By Sean Hoban, Maggie Hunter, Joshua Miller, Libby Liggins, Ivan Paz-Vinas, Francine Kershaw

August 29, 2022


Images: Genetic variation of individual kelps helps support the species diversity of the marine ecosystem (left). Meanwhile genetic variation is needed for survival of threatened species, such as the Endangered arroyo oak (right), whose isolated populations are experiencing climate change and drought. Credits:, The Morton Arboretum


The GEO BON Genetic Composition Working Group, along with collaborators, co-authored a major new and freely accessible publication (Hoban et al. 2022) in the journal “Biological Reviews” that assesses the state of the field for genetic Essential Biodiversity Variables (EBVs). EBVs were established by GEO BON to help aggregate, integrate, and interpret biodiversity observation data from diverse sources, with the ultimate goal of better informing biodiversity conservation. As the authors write, “EBVs measure essential aspects of biodiversity at a higher order than direct observations (e.g., species occurrences), providing a bridge between biodiversity monitoring and decision makers.” The idea is that with aggregated and reliable information and predictive models we can be more certain of biodiversity outcomes in different scenarios, and thus choose the best policy and actions. 

Developing genetic EBVs is critical because genetic diversity is the foundation of all biodiversity and supports the stability and resilience of species and ecosystems. Genetic diversity is needed for each species to adapt to challenges, such as climate change- including altered precipitation patterns, extreme weather events, and higher temperatures- and new pests and diseases. Yet it is sometimes ignored in conservation, even though genetic diversity is declining in many species and is poised for precipitous declines in the near future without intervention, as noted in a related paper by members of the Working Group. Thus, Hoban et al. 2022 provides a timely  overview of the state of the art of genetic data collection, aggregation, standardization and prediction, which will help inform management actions.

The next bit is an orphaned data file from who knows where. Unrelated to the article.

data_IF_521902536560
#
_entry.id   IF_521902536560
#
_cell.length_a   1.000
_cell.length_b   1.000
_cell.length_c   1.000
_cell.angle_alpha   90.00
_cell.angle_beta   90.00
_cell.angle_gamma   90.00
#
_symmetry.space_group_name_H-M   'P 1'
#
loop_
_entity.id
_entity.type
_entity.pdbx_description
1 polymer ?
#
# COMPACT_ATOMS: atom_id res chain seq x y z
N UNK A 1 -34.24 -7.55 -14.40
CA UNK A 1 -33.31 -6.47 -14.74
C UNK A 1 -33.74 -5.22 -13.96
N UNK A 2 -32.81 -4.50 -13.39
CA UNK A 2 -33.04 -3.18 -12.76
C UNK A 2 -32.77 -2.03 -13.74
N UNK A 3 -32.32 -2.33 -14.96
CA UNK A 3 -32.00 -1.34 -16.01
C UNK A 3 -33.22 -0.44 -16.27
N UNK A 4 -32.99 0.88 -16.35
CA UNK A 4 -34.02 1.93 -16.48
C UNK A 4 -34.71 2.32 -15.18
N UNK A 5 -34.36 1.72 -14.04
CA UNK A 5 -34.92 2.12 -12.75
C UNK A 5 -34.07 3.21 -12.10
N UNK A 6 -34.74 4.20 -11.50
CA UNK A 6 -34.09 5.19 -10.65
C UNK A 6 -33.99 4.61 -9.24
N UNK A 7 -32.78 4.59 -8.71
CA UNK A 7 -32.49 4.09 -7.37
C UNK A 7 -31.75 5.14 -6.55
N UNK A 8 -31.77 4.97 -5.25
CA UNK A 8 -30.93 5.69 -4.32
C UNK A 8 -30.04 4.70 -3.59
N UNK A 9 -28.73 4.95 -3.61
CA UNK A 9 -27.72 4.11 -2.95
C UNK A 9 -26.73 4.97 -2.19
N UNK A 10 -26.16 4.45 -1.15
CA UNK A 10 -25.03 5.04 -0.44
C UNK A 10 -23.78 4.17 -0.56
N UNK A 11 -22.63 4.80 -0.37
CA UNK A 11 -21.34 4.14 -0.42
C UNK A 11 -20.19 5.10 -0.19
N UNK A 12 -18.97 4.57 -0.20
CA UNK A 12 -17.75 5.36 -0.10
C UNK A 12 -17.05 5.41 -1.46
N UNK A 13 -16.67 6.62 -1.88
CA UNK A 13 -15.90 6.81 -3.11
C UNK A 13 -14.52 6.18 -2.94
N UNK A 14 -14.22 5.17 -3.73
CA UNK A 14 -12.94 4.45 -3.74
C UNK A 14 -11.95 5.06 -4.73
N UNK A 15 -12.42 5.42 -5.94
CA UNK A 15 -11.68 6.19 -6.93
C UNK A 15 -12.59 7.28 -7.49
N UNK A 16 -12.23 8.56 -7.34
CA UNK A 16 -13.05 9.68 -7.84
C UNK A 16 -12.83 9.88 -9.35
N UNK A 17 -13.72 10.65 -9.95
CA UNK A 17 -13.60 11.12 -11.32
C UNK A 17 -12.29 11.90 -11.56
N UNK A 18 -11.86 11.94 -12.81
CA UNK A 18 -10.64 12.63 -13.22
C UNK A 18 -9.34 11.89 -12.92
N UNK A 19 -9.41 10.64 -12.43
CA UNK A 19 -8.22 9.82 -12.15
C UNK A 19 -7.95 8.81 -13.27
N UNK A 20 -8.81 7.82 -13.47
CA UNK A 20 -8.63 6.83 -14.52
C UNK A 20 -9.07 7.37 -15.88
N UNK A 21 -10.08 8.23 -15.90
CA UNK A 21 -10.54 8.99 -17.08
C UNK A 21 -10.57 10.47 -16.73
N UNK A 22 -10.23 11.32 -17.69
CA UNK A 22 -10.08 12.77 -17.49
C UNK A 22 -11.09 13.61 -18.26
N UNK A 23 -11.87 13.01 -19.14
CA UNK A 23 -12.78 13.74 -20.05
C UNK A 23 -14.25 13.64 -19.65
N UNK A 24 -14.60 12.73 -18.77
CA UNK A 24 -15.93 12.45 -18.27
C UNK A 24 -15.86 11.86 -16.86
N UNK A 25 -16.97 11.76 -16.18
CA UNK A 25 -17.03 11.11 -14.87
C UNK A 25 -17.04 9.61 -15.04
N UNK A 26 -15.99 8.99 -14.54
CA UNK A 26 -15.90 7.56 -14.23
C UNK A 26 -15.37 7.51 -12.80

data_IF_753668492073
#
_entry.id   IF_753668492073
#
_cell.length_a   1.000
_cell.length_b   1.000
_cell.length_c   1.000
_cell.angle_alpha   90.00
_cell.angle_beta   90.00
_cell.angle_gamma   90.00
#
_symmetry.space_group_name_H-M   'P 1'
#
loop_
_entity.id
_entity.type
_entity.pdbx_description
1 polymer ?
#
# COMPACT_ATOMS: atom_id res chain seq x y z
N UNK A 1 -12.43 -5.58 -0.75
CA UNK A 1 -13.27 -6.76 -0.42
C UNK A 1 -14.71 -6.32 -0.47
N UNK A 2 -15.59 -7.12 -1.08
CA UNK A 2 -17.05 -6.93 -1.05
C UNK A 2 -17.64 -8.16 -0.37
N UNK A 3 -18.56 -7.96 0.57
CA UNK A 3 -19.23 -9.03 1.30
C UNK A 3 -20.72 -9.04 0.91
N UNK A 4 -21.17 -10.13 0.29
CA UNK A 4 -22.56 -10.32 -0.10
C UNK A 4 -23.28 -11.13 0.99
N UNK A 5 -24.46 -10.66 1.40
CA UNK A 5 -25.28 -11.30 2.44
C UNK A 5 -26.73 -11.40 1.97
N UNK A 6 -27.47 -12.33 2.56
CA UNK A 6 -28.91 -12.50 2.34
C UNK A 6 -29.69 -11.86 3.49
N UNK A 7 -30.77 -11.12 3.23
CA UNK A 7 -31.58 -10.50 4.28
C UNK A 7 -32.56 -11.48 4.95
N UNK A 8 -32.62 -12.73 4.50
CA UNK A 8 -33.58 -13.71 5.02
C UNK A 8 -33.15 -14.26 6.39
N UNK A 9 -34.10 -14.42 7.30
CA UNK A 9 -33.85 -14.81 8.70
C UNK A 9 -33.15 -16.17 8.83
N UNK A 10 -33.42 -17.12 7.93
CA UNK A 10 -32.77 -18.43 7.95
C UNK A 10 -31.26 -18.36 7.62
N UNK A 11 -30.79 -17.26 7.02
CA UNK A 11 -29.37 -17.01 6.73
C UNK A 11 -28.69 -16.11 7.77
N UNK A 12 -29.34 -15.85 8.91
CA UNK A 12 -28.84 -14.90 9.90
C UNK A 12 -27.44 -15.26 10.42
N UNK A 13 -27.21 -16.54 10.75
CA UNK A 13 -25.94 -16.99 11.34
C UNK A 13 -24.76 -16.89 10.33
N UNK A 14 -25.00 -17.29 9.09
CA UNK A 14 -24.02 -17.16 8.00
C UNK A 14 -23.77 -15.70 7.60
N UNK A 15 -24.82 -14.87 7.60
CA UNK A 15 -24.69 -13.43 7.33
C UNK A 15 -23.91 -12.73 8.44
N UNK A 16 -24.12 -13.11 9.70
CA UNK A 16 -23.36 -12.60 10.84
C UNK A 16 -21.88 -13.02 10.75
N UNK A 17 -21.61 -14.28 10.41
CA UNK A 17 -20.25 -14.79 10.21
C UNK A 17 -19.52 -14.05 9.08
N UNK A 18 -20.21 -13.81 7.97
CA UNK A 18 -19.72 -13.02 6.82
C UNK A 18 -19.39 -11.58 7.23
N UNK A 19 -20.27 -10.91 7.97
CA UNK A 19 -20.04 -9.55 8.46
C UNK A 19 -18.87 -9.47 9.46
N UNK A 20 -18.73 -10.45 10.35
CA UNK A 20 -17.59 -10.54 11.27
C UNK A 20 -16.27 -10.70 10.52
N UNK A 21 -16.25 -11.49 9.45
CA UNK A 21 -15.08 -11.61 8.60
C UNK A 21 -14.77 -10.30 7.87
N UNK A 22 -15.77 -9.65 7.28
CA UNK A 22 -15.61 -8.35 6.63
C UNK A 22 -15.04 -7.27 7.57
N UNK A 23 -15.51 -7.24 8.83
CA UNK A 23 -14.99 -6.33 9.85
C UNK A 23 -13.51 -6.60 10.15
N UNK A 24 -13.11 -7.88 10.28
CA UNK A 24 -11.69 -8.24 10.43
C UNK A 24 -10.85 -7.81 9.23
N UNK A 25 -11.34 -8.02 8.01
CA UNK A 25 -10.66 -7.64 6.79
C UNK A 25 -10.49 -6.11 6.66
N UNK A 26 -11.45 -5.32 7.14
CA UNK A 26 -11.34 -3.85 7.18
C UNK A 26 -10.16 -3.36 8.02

Specifically, Hoban and colleagues present four types of genetic EBVs, evaluate the attributes and feasibility of each as an EBV, document efforts that have been made to aggregate and analyze EBVs from a large number of studies, explain modeling approaches, and discuss data repositories and open data with respect to EBVs. They conclude that the field of genetics is at a critical moment for ensuring common approaches to store, aggregate and analyze the thousands of genetic datasets that already exist. 

The four EBVs presented are: genetic diversity, genetic differentiation (the number of populations and the divergence among populations), inbreeding/ relatedness among individuals, and effective population size (a measure of how rapidly genetic diversity is being lost). Together, the four provide a comprehensive picture of genetic composition, but each on its own can provide actionable knowledge. Each EBV has different accessibility, feasibility, costs, data quantities available, and time scale of response to human activities. The authors explain that thousands of scientific studies have recorded genetic EBVs and have “quantified major detrimental anthropogenic drivers [to genetic variation] (e.g., harvesting, selective breeding, habitat change, pollution, reduced population size, isolation, and habitat fragmentation), as well as beneficial anthropogenic drivers such as genetic rescue and migration corridors.” Thus, the genetic EBVs presented will allow us to monitor and report declines in the genetic health of species, and they will help inform appropriate management interventions based on standardized measures. 


Figure: The four Genetic Composition Essential Biodiversity Variables (EBVs). Green background shading indicates the preferred genetic state (high or low levels) in many conservation or management situations. See Hoban et al for more explanation.